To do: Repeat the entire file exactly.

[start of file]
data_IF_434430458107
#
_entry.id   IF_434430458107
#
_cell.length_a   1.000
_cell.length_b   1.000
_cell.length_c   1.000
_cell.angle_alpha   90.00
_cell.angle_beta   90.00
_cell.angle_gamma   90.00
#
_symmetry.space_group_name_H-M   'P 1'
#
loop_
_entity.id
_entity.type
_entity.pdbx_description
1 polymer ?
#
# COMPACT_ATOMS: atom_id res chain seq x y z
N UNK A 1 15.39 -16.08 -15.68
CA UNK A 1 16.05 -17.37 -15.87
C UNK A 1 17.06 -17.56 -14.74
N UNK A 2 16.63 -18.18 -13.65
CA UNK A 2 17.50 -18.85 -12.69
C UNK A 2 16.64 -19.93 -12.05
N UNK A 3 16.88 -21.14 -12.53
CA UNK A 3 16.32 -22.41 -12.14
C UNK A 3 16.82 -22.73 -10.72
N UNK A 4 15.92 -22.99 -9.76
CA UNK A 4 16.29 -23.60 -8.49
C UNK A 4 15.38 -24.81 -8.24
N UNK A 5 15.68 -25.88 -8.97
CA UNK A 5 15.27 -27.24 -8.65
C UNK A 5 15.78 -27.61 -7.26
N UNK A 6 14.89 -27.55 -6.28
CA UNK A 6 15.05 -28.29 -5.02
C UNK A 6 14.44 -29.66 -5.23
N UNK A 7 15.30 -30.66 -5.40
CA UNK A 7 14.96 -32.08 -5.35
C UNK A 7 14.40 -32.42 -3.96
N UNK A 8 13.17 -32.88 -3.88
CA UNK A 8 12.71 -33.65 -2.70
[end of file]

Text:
data_IF_434430458107
#
_entry.id   IF_434430458107
#
_cell.length_a   1.000
_cell.length_b   1.000
_cell.length_c   1.000
_cell.angle_alpha   90.00
_cell.angle_beta   90.00
_cell.angle_gamma   90.00
#
_symmetry.space_group_name_H-M   'P 1'
#
loop_
_entity.id
_entity.type
_entity.pdbx_description
1 polymer ?
#
# COMPACT_ATOMS: atom_id res chain seq x y z
N UNK A 1 15.39 -16.08 -15.68
CA UNK A 1 16.05 -17.37 -15.87
C UNK A 1 17.06 -17.56 -14.74
N UNK A 2 16.63 -18.18 -13.65
CA UNK A 2 17.50 -18.85 -12.69
C UNK A 2 16.64 -19.93 -12.05
N UNK A 3 16.88 -21.14 -12.53
CA UNK A 3 16.32 -22.41 -12.14
C UNK A 3 16.82 -22.73 -10.72
N UNK A 4 15.92 -22.99 -9.76
CA UNK A 4 16.29 -23.60 -8.49
C UNK A 4 15.38 -24.81 -8.24
N UNK A 5 15.68 -25.88 -8.97
CA UNK A 5 15.27 -27.24 -8.65
C UNK A 5 15.78 -27.61 -7.26
N UNK A 6 14.89 -27.55 -6.28
CA UNK A 6 15.05 -28.29 -5.02
C UNK A 6 14.44 -29.66 -5.23
N UNK A 7 15.30 -30.66 -5.40
CA UNK A 7 14.96 -32.08 -5.35
C UNK A 7 14.40 -32.42 -3.96
N UNK A 8 13.17 -32.88 -3.88
CA UNK A 8 12.71 -33.65 -2.70